press partners Eydhafushi Times and Public Service Media.

For more information about The Manta Trust visit their website by clicking here.

Marine Life & Conservation

PADI and Circular Flow Partner to Pursue Sustainable Neoprene Recycling Programme

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Trial Launches in the UK to Prove Feasibility and Scalability

PADI® is bringing about positive change for our shared blue planet through their partnership with Circular Flow. The goal is to create a closed loop neoprene recycling programme to foster a dive economy that aims to reduce the global impact of old and discarded wetsuits within the dive industry.

An estimated 8,380 tons of old wetsuits lie unused every year, with the majority inevitably headed for landfill thanks to the popularity of thermal protection in water sports, coupled with the lack of scalable, sustainable recycling systems for neoprene.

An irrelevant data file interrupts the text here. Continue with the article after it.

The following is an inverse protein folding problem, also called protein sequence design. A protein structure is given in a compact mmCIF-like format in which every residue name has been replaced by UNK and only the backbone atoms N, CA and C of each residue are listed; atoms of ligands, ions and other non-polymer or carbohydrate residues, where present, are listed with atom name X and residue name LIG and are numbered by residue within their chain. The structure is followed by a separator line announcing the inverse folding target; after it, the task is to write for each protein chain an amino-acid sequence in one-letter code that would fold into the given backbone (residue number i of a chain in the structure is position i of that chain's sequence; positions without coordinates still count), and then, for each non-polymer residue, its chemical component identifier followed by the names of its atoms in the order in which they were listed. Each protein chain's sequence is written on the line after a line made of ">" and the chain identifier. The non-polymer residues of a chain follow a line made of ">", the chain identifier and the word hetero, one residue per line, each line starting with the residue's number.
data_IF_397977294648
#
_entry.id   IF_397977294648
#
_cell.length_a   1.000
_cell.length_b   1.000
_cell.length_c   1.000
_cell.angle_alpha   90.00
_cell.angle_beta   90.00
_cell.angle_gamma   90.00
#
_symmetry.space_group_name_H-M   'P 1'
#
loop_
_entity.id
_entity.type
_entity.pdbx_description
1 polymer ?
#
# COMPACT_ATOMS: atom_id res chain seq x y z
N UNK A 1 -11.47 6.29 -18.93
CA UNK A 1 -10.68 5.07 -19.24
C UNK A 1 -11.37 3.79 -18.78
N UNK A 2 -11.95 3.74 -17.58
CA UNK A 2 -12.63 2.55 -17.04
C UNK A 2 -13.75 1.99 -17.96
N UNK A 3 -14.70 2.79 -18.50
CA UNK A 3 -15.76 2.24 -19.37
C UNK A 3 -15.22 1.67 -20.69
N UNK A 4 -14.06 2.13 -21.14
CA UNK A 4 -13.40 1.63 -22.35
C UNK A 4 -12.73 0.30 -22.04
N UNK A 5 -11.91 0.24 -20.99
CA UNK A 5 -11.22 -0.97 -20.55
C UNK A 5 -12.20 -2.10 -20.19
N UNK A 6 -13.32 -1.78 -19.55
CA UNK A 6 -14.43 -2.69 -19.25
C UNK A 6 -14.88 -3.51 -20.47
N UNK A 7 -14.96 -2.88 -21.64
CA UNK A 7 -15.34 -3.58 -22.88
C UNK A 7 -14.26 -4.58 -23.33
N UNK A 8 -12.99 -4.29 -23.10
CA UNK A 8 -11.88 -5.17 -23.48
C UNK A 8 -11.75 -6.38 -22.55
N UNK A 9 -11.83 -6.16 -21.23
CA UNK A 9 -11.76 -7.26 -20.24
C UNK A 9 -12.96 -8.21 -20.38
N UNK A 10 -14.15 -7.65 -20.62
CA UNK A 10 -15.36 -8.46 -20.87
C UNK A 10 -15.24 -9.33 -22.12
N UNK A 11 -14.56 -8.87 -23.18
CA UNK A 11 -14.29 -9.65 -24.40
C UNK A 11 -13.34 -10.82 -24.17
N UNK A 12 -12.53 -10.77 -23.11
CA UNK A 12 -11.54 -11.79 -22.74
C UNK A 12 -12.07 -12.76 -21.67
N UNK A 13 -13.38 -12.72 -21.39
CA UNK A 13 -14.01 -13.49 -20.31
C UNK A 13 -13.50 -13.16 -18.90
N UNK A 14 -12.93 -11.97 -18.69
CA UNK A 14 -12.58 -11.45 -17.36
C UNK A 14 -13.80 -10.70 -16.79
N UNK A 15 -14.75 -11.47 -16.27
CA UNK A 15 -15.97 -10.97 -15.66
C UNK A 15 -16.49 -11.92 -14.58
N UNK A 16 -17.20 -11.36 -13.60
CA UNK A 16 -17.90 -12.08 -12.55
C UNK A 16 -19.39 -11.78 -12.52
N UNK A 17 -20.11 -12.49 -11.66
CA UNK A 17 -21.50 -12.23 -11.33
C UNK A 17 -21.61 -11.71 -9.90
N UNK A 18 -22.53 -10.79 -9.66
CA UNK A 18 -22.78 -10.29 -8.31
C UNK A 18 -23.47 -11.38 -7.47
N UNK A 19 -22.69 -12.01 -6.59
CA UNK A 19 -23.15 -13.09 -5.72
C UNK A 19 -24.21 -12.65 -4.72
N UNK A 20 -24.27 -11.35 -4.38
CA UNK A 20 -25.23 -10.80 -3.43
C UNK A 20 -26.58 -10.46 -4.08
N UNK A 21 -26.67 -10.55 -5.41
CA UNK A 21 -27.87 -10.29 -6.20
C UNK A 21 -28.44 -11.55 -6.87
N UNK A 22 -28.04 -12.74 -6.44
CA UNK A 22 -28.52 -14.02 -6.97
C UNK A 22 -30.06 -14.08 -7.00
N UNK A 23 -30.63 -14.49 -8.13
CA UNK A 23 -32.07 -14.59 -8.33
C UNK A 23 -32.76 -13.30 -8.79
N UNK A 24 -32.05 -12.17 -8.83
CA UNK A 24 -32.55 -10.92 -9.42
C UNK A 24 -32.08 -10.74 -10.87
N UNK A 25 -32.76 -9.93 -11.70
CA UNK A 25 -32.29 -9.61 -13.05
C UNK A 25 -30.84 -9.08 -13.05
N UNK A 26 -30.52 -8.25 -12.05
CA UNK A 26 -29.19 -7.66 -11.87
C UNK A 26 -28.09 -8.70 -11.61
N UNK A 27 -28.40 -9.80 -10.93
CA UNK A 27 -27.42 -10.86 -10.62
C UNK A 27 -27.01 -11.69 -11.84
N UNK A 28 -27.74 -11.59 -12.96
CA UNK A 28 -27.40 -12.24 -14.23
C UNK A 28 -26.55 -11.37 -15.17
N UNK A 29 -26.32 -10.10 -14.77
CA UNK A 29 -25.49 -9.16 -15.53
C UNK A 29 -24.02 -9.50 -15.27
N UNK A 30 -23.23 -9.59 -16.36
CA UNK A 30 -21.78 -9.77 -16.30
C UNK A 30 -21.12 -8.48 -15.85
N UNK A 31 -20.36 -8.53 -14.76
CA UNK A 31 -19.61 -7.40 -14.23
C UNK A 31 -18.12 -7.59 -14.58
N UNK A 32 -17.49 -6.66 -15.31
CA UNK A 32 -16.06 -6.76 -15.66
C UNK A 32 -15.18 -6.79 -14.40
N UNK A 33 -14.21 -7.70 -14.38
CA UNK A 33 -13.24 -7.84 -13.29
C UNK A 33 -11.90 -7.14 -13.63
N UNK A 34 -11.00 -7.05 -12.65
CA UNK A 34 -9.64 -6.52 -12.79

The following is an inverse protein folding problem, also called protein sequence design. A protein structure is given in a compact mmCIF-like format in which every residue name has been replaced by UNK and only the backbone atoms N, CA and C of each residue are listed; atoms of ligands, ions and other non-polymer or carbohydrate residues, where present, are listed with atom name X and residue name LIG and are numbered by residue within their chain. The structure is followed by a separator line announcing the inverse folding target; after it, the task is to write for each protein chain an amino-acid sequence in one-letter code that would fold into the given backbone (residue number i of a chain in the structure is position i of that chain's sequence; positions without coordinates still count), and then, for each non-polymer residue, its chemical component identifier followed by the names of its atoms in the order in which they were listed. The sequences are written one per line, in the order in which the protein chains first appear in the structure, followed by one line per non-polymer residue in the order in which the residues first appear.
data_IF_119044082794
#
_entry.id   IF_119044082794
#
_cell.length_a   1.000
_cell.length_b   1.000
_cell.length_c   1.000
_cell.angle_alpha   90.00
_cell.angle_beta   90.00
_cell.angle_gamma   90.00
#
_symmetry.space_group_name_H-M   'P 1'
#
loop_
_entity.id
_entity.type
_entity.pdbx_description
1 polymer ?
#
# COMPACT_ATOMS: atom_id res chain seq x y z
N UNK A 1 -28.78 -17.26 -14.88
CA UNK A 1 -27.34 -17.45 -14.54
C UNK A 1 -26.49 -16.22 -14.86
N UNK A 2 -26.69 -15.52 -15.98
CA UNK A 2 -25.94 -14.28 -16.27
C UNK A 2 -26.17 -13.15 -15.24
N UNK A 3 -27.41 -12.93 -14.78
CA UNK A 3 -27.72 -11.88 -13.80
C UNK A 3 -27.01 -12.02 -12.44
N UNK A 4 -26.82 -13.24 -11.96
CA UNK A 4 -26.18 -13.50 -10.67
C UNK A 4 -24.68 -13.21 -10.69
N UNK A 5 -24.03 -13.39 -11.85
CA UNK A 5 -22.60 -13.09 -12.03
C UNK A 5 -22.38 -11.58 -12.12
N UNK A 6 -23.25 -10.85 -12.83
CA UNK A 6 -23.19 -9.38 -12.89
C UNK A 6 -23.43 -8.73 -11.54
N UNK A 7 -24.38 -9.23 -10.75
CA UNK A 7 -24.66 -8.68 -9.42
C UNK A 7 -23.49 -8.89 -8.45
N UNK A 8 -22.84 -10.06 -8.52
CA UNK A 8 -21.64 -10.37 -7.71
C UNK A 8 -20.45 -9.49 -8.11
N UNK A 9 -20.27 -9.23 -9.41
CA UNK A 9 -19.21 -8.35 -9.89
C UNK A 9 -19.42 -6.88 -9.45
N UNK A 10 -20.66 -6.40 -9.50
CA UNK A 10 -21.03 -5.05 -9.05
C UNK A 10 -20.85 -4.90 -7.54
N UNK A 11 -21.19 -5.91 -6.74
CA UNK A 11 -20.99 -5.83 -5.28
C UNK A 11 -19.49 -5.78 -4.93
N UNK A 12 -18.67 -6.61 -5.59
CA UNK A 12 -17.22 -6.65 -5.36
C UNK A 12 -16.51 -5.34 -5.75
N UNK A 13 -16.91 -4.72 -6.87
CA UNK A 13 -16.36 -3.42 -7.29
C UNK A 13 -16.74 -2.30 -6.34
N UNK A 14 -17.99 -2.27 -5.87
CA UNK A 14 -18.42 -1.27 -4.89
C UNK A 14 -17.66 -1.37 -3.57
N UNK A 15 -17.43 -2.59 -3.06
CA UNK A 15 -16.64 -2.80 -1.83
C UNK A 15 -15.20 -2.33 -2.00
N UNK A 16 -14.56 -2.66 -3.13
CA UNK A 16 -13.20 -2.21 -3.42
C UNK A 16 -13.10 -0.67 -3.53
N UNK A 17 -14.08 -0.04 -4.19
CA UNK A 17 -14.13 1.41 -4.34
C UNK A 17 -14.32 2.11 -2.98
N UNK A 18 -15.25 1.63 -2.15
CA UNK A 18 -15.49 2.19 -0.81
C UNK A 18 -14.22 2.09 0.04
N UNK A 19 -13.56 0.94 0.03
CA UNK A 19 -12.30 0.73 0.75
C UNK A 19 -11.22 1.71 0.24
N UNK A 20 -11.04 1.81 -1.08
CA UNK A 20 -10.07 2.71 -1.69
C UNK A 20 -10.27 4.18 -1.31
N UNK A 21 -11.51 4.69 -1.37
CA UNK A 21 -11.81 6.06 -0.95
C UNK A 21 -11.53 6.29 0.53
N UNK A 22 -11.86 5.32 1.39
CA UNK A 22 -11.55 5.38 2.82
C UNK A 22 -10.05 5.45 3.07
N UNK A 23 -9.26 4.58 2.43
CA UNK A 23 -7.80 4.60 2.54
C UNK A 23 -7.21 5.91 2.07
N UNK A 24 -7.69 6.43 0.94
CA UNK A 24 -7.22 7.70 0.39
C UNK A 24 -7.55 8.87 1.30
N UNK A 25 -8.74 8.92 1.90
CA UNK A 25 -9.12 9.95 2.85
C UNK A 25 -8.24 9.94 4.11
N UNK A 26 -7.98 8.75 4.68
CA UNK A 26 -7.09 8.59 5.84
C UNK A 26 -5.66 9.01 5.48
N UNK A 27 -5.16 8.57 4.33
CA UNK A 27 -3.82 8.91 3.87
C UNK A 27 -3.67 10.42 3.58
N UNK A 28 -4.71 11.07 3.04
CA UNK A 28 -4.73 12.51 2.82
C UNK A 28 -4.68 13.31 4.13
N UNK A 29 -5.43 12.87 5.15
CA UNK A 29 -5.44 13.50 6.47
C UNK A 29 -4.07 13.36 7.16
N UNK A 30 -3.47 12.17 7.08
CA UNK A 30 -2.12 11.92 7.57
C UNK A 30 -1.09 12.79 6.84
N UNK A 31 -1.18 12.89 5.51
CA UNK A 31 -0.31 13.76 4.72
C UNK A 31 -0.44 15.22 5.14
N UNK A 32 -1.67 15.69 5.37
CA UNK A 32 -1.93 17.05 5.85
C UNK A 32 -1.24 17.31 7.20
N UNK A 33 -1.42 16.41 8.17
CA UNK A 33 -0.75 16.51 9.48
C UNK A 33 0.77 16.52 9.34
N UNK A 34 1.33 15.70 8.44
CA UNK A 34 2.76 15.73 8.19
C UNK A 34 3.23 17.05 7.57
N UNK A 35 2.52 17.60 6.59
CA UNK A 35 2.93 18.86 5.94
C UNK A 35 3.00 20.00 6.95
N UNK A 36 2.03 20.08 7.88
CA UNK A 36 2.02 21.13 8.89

Recognising the opportunity for innovation, PADI, in partnership with Circular Flow, aims to offer the dive industry effective and sustainable solutions to the problem of disposing of wetsuits and other non-biodegradable neoprene products. The goal is to keep them out of landfills and recycle them into useful products such as mask straps and changing mats. To ensure feasibility and determine global scalability, the initiative will begin with a test in the UK.

“PADI is committed to help reduce the global environmental footprint of the dive industry and support our members and divers to reduce impact as well,” says Drew Richardson, CEO and President of PADI Worldwide. “We are constantly looking for new and scalable ways to do so through our Mission Hubs across the planet. We are proud to introduce and test this ground-breaking recycling programme into our community, enabling every diver to recycle neoprene as part of being an Ocean Torchbearer.”